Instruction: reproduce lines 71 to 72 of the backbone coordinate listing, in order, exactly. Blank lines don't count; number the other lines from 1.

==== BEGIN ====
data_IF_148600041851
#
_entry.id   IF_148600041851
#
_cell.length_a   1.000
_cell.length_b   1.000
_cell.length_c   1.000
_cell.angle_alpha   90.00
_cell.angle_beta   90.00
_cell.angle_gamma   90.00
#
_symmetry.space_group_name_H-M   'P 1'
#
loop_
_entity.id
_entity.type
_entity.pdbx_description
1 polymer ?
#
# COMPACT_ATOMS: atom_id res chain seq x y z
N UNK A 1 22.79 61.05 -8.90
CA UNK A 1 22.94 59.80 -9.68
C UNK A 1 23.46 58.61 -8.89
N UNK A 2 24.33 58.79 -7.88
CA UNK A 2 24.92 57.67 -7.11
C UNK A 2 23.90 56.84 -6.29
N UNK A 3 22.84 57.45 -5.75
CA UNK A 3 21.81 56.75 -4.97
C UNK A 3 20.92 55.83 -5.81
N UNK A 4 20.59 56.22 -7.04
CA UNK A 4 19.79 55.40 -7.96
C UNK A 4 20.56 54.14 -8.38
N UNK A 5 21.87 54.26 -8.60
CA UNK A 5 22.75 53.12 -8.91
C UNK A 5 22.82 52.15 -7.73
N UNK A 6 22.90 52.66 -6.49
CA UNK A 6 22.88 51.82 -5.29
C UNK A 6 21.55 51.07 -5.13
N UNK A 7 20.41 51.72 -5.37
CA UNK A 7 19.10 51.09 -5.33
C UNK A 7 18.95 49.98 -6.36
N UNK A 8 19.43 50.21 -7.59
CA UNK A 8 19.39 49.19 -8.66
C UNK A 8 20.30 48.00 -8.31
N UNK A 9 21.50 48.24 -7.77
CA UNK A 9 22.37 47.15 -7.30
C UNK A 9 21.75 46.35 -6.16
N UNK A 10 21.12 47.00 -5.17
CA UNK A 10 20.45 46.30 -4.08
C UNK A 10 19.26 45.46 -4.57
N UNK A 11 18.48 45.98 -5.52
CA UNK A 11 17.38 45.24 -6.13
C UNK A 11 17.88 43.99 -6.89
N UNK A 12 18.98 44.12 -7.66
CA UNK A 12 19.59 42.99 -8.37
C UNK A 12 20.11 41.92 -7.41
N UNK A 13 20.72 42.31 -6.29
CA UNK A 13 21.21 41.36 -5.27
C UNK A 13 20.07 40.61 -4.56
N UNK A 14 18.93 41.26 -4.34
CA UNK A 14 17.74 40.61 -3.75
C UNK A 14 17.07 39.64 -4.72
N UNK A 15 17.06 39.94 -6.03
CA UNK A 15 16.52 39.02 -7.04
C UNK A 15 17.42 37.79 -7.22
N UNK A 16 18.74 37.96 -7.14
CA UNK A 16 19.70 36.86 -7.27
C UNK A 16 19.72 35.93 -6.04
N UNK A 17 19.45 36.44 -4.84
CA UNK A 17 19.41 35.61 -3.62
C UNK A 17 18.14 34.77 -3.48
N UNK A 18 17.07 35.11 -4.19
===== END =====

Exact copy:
C UNK A 17 18.14 34.77 -3.48
N UNK A 18 17.07 35.11 -4.19